Some defend territories year round. Most nest in holes in the ground which they excavate in steep earthen banks by themselves (one species uses tree cavities). [True rollers rarely nest on the ground and never dig their own holes.] They lay 2-4 eggs which the female incubates for 20-26 days.
 
  Family Leptosomidae - Cuckoo-Rollers, Courol
Wiki     ToL     EoL
  1 species, 1 genus (Leptosomus discolor). Madagascar and adjacent islands.
   The placement of this species is questionable. Morphology places it near the Falconiformes. In a recent study of DNA, the Courol and Hoatzin are the only two birds whose location is not clear - it appears to be at the root of a clade containing the Trogoniformes, Bucerotiformes, Piciformes, and Coraciiformes.
   The Courol is a medium-sized, short-legged insectivorous, arboreal bird. It has a large head with a short crest and a rounded forehead with upward curving feathers. The eyes appear to be set farther back. The bill is short and has slit-like nostrils. Their wings are long and rounded and the tail is square and relatively long. They have 10 primaries, 12 secondaries; 12 rectrices, and a large aftershaft on contour feathers. They have powder down in two patches in the lumbar region. Their legs are short and the 4th toe is widely spread - they usually perch with two toes facing forward, two backwards (now thought to be zygodactylous). The syrinx is bronchial. The oil gland is naked.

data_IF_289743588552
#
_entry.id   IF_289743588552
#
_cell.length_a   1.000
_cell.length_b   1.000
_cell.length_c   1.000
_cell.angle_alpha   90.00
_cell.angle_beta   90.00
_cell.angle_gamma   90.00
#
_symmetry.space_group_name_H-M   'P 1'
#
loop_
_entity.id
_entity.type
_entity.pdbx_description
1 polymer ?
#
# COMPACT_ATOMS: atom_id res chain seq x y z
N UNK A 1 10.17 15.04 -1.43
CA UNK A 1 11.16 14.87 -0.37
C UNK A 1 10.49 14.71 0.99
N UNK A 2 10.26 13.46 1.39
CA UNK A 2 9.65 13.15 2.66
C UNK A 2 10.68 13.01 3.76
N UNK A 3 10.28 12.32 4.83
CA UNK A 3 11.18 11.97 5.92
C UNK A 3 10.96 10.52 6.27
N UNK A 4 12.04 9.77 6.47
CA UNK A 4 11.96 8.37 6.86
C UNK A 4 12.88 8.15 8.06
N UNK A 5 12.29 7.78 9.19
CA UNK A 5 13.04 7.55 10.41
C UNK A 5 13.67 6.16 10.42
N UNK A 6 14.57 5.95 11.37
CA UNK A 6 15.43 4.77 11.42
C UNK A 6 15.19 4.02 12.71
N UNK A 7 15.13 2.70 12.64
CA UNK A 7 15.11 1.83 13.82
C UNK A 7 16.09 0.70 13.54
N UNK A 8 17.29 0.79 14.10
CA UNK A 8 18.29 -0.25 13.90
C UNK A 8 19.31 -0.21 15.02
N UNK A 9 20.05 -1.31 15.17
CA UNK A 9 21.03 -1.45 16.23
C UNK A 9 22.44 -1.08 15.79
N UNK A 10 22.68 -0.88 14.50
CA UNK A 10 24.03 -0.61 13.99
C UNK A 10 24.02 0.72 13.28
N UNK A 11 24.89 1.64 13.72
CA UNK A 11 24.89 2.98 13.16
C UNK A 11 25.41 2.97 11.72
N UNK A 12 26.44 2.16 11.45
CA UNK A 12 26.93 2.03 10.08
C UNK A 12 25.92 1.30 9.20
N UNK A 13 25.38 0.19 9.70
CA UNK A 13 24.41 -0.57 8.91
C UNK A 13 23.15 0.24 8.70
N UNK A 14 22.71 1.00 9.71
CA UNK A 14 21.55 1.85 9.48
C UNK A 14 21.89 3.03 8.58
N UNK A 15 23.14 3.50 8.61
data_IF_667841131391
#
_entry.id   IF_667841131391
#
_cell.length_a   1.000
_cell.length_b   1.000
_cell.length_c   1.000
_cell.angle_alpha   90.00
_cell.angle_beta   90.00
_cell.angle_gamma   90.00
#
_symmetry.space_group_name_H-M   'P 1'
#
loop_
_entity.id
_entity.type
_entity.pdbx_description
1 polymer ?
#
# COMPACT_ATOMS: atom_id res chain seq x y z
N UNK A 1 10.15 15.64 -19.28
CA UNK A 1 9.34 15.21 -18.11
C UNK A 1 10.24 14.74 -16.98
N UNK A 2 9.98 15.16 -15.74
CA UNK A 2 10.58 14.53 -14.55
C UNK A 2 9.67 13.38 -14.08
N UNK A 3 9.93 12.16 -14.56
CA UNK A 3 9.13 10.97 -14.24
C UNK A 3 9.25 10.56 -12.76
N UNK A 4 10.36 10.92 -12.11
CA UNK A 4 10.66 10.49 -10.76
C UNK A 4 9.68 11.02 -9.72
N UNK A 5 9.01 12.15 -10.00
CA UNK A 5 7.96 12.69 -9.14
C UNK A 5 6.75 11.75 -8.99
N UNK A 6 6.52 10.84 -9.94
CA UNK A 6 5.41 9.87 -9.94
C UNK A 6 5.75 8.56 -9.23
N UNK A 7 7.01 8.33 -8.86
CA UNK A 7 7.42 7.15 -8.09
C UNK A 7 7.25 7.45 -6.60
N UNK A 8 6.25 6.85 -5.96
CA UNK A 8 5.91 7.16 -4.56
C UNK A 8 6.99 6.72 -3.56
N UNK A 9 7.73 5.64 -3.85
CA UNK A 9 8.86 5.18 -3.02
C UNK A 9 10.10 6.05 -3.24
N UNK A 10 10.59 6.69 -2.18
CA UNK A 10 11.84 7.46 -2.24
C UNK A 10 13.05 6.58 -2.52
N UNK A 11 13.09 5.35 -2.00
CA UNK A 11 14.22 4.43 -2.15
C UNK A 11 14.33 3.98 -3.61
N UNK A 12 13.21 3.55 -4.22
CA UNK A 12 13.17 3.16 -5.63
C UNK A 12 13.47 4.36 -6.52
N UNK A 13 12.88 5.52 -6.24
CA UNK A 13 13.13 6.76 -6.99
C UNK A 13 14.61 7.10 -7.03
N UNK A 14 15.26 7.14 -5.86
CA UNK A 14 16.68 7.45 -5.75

Sexes differ. Males are gray with metallic green and copper tones above. There is a think black line extending from the bill through the eye to the crown. Another band crosses the crown above the unusual forehead feathers. Females are browner and heavily spotted underneath.
   Cuckoo-rollers are usually found alone or in pairs. They use a sit-and-wait foraging strategy, usually on a concealed perch. They then fly, often high above the canopy, to catch passing insects. They may also eat caterpillars and other terrestrial insects and small vertebrates picked from the ground. They beat larger prey against a perch before swallowing it. They occur in a variety of forest types, including dry brush and scrub and around agricultural areas.
   They nest in tree cavities, laying 4-5 white eggs. The females incubate for about 20 days while they are fed by the male. Young are downy and fledge in 30 days.